Do you use a self compiled ngsolve or the installer?

Do you mean the CoefficientFunction export? With this, it works for me too, but this should be done with the ngsolve import already, right? It was just a “dirty” fix of mine and was not part of the “mylittlengsolve” example.

I compiled my own version.

It is okay for me to export the ngsolve core classes manually. I just thought this might later cause problems since I got something wrong.

No, what I mean I just commented out the setting of the python executable with your hard paths and so (this should actually automatically be set correctly with the find_package(NGSolve))

You should only need this in your CMakeLists.txt:

```
project(mylittlengsolve)
cmake_minimum_required(VERSION 3.1)
find_package(NGSolve CONFIG REQUIRED
HINTS path_to_ngsolve_dir)
add_ngsolve_python_module(myngspy myngspy.cpp
1_myFEM/myCoefficient.cpp
)
install(TARGETS myngspy DESTINATION .)
```

There should be no need to export any of the ngsolve core functionality

Ah, sorry. It’s been a long day. You already stated that quite clearly.

I have to check this. I added the python paths

since my system is on python 3.8, but my ngsolve is based on python 3.7.

The python paths I specify are all correct (I just checked). Removing them causes me another error

```
terminate called after throwing an instance of 'pybind11::error_already_set'
what(): SystemError: <built-in method __contains__ of dict object at 0x7fccec96fc80> returned a result with an error set
Caught SIGABRT: usually caused by abort() or assert()
```

I think this is highly related to my setup and so I don’t want to bother you with this anymore. Can you maybe just tell me what python path(s) would be responsible for the correct loading of the pybind11 code for the ngsolve internal classes?

Thank you very much for your time!

Philipp

If you use python 3.8 you should build ngsolve against 3.8 as well, since ngsolve/pybind needs to link against the correct python libraries.

I guess you have 2 python versions around and ngsolve and your module find different ones which messes everything up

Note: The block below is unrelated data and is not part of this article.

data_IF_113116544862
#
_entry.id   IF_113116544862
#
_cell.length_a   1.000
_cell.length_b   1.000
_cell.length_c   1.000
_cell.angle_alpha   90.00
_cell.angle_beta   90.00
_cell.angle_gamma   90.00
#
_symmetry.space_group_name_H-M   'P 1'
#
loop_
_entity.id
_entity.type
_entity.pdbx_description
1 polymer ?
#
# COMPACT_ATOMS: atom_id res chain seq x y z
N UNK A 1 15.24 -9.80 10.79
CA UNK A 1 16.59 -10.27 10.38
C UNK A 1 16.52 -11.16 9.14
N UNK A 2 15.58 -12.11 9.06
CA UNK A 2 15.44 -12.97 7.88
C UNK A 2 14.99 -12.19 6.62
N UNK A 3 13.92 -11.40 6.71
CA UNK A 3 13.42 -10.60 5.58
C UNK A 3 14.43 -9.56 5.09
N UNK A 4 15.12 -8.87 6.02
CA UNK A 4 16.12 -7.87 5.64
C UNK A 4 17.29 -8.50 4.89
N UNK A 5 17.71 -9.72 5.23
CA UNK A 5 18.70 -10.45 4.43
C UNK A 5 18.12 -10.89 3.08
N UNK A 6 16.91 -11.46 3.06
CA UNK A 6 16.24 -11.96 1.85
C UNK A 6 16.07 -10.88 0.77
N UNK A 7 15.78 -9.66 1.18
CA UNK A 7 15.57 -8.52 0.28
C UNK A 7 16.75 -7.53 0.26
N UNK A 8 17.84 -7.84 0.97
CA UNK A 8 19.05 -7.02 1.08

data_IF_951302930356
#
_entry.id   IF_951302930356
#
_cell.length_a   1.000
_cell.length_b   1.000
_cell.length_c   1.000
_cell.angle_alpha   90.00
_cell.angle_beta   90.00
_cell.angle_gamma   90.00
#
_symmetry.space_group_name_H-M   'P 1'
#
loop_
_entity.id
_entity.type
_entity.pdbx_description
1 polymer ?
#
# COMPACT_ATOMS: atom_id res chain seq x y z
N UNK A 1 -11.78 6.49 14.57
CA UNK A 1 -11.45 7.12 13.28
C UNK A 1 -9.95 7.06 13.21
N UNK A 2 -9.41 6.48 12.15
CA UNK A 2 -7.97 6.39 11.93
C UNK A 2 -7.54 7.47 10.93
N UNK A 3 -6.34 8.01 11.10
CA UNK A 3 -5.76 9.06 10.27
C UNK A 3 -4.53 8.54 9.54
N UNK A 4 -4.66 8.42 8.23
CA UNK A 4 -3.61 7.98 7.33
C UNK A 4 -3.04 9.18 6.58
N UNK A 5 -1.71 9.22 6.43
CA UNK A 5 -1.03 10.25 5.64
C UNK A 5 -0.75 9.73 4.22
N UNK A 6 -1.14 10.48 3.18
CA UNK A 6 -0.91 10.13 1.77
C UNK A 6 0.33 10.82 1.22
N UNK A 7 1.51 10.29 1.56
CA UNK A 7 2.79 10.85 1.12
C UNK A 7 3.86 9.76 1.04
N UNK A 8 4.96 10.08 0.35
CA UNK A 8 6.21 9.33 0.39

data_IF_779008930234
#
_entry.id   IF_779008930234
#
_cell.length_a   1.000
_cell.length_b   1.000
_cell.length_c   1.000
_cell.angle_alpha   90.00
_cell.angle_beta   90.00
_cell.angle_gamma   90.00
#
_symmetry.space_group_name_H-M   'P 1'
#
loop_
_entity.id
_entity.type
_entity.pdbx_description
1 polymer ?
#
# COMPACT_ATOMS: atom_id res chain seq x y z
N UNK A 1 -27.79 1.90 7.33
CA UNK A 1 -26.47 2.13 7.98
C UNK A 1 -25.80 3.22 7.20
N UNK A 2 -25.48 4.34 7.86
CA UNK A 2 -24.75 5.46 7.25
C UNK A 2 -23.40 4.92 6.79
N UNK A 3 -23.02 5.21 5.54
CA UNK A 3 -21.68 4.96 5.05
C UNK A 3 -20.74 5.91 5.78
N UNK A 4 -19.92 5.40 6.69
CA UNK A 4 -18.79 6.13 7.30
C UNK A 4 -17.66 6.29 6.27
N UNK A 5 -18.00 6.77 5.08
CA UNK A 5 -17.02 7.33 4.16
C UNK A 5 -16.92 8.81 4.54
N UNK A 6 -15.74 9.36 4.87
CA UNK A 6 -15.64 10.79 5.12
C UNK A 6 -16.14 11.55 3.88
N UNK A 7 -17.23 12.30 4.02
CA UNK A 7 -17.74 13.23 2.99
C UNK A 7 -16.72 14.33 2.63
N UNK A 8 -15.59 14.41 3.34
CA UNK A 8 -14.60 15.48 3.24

Thanks again. You were right. I compiled ngsolve against my globally installed python3.8 and now the error is gone. Sadly I couldn’t find out what exactly was missing for the locally installed python3.7 version, but sometimes it seems better to leave it that way ;).

All the best,

Philipp

I managed to implement a coefficient function that represents

[tex]

(xx, yy) \mapsto \int_\Omega f((xx,yy),(x,y)) d(x,y);

[/tex] the code is attached. Single threaded it works quite well, but I get odd NaNs at some points

(xx,yy) when computing

[tex]

\int_{[0,1]^2} \sqrt{ (xx - 0.5)^2 + (yy - 0.5)^2 } d(x,y)

[/tex]

with the TaskManager. The following python code should reproduce the error:

```
from ngsolve import *
from netgen.geom2d import unit_square
from intcoefffun import XArgumentMarker, YArgumentMarker, IntCoefficientFunction
mesh = Mesh(unit_square.GenerateMesh(maxh=0.1))
xx = XArgumentMarker()
yy = YArgumentMarker()
fun = lambda c1, c2: sqrt((c1-0.5)**2 + (c2-0.5)**2)
intcoeff = IntCoefficientFunction(mesh, fun(xx,yy))
with TaskManager():
print("int = ", Integrate(intcoeff, mesh))
```

My question is: Did I made some obvious mistake in my implementation?

So far, I have not been able to narrow down the problem more.

Edit:

I did some more debugging and found that changing